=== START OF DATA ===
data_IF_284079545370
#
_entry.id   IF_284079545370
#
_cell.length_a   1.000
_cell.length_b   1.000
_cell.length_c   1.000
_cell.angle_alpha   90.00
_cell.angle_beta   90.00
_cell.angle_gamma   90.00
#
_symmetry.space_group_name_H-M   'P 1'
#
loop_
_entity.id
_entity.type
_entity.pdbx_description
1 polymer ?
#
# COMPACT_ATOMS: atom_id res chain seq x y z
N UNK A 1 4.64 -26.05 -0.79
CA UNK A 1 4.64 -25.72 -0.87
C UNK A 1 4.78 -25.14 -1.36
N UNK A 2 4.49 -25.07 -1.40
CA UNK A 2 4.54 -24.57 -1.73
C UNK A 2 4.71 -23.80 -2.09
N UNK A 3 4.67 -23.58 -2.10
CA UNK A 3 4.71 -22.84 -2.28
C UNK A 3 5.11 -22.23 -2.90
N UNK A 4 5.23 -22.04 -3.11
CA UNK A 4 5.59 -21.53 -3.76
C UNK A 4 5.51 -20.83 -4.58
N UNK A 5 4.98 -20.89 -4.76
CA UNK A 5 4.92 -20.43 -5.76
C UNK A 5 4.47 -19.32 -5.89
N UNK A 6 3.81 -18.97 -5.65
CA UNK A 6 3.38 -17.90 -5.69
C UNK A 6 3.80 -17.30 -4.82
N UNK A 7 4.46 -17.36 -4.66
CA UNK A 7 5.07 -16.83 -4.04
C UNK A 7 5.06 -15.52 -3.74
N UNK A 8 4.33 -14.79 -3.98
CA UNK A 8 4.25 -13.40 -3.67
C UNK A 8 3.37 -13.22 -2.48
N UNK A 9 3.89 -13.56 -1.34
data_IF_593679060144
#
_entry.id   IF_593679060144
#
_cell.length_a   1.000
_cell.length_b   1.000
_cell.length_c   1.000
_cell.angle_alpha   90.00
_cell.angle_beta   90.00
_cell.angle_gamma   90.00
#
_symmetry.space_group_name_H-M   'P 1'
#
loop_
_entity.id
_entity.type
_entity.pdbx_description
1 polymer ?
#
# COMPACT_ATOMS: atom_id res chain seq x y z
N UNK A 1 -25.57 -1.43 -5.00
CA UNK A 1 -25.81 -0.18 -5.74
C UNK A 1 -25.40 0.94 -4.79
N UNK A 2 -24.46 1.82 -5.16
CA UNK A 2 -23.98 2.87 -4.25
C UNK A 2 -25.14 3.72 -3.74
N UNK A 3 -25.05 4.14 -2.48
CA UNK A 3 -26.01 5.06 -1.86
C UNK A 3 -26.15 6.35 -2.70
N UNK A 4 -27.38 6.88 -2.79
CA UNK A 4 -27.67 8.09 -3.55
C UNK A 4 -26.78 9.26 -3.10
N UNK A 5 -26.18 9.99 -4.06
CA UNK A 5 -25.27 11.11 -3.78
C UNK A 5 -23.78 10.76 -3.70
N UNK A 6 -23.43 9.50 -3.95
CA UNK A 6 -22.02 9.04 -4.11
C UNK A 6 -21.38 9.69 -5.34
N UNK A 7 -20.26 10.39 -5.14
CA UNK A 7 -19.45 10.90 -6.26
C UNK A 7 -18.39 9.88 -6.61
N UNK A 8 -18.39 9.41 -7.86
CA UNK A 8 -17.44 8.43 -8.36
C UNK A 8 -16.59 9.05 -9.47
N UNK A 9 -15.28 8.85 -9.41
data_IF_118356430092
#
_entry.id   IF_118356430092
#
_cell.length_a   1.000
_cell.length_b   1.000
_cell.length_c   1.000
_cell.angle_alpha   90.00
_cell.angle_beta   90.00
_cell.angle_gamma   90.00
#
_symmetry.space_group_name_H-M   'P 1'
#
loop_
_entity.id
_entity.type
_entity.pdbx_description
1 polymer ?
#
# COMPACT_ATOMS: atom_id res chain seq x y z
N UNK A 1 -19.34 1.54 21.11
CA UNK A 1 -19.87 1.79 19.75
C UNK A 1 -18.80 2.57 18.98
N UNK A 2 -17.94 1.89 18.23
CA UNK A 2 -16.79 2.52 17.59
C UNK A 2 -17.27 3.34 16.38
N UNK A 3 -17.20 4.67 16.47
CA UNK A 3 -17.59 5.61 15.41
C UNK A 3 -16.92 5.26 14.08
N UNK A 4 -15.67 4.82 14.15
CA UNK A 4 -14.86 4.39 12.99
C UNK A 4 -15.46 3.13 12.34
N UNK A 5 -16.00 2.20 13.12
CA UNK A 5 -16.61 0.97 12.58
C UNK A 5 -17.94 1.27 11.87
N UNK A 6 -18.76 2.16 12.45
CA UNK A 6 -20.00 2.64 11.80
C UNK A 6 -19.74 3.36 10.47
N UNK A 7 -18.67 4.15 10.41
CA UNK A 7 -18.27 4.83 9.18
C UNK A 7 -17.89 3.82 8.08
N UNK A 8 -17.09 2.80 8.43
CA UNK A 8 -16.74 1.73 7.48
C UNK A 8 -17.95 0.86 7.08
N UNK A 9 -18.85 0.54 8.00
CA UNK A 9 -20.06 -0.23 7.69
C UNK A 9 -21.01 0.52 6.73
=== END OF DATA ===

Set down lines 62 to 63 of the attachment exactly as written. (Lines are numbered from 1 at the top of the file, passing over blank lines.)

_entity.pdbx_description
1 polymer ?